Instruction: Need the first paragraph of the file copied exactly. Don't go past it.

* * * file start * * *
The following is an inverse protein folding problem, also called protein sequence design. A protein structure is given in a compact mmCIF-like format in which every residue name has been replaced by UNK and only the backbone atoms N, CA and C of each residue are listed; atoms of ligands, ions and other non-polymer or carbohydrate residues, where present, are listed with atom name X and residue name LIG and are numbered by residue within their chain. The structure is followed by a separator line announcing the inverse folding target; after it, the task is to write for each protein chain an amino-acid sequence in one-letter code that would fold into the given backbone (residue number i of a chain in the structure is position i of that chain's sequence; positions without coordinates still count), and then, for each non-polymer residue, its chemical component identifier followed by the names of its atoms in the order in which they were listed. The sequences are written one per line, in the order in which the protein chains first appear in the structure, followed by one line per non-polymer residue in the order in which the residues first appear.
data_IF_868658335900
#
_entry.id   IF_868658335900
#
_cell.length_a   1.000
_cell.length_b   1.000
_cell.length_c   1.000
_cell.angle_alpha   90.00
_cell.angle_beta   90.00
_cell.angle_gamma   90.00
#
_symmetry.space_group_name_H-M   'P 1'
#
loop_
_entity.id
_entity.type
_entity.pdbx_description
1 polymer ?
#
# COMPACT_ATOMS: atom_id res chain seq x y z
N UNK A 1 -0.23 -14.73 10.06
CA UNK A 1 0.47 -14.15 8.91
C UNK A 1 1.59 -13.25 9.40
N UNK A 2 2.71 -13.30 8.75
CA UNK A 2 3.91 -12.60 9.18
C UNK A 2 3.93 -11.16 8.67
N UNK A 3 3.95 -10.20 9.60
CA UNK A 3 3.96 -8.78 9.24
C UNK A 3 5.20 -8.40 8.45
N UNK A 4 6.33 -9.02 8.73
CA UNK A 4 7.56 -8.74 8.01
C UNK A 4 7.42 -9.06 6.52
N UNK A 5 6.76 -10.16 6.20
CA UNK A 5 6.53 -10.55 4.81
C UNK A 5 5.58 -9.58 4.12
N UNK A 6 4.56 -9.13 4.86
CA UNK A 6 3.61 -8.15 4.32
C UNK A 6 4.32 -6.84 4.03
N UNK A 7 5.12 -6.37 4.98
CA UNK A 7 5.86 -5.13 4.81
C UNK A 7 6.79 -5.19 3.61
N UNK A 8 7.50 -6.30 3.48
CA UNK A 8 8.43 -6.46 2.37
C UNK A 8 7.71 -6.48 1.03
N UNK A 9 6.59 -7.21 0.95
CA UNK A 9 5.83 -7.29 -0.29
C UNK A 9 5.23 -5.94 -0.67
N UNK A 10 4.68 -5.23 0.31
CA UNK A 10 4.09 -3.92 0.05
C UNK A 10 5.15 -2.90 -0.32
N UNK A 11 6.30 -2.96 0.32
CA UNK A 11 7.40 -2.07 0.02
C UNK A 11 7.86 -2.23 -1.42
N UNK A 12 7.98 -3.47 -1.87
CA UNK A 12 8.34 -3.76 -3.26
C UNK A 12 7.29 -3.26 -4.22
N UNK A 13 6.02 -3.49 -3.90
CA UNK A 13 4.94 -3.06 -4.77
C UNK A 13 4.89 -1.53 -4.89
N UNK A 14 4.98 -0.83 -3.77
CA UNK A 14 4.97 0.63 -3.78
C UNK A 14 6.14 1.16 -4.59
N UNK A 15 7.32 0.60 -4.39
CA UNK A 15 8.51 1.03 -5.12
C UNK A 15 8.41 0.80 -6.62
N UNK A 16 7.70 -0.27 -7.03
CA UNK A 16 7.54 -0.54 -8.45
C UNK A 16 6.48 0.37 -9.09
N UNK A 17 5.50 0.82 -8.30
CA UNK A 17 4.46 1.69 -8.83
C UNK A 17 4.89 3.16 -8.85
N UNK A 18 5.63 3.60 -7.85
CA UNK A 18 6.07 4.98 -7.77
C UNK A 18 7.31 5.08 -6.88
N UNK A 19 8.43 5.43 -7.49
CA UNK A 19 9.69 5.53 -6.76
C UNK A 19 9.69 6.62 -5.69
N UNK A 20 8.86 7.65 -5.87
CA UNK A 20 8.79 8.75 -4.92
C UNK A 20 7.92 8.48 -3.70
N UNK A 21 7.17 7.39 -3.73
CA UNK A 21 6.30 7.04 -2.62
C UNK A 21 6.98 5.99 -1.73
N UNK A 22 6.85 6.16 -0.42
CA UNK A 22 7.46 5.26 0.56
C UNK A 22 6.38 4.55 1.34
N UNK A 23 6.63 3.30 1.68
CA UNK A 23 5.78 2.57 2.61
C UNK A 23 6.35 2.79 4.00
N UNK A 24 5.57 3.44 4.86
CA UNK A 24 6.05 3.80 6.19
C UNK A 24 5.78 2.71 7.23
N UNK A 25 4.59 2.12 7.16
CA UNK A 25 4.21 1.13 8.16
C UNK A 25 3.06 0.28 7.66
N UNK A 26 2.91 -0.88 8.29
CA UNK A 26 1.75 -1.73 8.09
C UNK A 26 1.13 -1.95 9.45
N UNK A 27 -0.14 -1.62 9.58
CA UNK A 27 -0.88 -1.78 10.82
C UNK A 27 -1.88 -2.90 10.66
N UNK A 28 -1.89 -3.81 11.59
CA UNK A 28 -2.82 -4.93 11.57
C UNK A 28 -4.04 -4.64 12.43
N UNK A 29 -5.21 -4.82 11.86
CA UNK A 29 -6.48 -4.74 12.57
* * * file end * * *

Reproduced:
The following is an inverse protein folding problem, also called protein sequence design. A protein structure is given in a compact mmCIF-like format in which every residue name has been replaced by UNK and only the backbone atoms N, CA and C of each residue are listed; atoms of ligands, ions and other non-polymer or carbohydrate residues, where present, are listed with atom name X and residue name LIG and are numbered by residue within their chain. The structure is followed by a separator line announcing the inverse folding target; after it, the task is to write for each protein chain an amino-acid sequence in one-letter code that would fold into the given backbone (residue number i of a chain in the structure is position i of that chain's sequence; positions without coordinates still count), and then, for each non-polymer residue, its chemical component identifier followed by the names of its atoms in the order in which they were listed. The sequences are written one per line, in the order in which the protein chains first appear in the structure, followed by one line per non-polymer residue in the order in which the residues first appear.